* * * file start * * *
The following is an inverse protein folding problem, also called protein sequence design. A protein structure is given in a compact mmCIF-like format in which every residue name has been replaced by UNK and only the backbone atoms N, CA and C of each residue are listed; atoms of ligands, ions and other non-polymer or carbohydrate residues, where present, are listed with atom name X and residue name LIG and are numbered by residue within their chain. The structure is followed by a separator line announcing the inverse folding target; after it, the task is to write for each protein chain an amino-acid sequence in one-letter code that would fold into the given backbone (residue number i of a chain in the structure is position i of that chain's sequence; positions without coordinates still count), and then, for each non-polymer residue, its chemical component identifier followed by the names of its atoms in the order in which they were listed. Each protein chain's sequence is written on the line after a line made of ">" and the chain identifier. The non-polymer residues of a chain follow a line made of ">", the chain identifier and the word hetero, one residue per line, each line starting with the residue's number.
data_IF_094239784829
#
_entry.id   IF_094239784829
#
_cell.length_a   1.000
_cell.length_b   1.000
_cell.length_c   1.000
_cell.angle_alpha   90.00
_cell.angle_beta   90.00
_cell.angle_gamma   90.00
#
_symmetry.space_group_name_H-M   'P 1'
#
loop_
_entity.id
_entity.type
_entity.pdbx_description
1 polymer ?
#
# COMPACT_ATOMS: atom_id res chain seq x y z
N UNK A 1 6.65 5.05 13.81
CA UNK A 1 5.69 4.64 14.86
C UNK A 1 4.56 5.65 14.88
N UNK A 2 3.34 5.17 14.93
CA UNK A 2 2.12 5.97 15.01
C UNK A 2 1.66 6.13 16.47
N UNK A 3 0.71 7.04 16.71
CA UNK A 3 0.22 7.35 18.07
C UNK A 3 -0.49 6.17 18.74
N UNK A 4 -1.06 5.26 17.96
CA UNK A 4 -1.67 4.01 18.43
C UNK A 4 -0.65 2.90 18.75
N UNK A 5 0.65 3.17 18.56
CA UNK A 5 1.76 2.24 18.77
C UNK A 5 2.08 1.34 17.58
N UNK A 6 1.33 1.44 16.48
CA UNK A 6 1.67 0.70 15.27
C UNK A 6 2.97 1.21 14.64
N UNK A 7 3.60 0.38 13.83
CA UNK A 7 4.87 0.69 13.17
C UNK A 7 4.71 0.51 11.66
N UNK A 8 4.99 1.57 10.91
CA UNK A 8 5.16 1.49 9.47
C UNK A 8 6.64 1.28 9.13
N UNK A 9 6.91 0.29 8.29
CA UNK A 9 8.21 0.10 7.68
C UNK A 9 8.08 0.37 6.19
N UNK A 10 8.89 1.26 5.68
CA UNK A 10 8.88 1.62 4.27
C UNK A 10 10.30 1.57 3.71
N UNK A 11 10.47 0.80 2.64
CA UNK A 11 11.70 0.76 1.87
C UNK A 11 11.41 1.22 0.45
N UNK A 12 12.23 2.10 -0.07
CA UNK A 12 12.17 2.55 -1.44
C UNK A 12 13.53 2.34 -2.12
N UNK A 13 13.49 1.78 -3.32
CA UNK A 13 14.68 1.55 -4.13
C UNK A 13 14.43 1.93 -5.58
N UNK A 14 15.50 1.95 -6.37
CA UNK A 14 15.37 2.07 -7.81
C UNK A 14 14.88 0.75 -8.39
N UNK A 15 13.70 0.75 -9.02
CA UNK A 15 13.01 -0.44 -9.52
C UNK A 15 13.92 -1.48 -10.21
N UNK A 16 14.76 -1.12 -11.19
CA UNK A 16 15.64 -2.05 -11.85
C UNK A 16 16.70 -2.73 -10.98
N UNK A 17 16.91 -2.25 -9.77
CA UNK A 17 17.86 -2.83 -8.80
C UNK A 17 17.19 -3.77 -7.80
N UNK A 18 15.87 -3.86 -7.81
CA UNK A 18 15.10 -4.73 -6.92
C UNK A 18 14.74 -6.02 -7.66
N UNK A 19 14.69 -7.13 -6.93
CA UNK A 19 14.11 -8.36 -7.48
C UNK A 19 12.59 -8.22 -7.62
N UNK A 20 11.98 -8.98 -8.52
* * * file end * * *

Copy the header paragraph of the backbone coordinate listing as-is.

The following is an inverse protein folding problem, also called protein sequence design. A protein structure is given in a compact mmCIF-like format in which every residue name has been replaced by UNK and only the backbone atoms N, CA and C of each residue are listed; atoms of ligands, ions and other non-polymer or carbohydrate residues, where present, are listed with atom name X and residue name LIG and are numbered by residue within their chain. The structure is followed by a separator line announcing the inverse folding target; after it, the task is to write for each protein chain an amino-acid sequence in one-letter code that would fold into the given backbone (residue number i of a chain in the structure is position i of that chain's sequence; positions without coordinates still count), and then, for each non-polymer residue, its chemical component identifier followed by the names of its atoms in the order in which they were listed. Each protein chain's sequence is written on the line after a line made of ">" and the chain identifier. The non-polymer residues of a chain follow a line made of ">", the chain identifier and the word hetero, one residue per line, each line starting with the residue's number.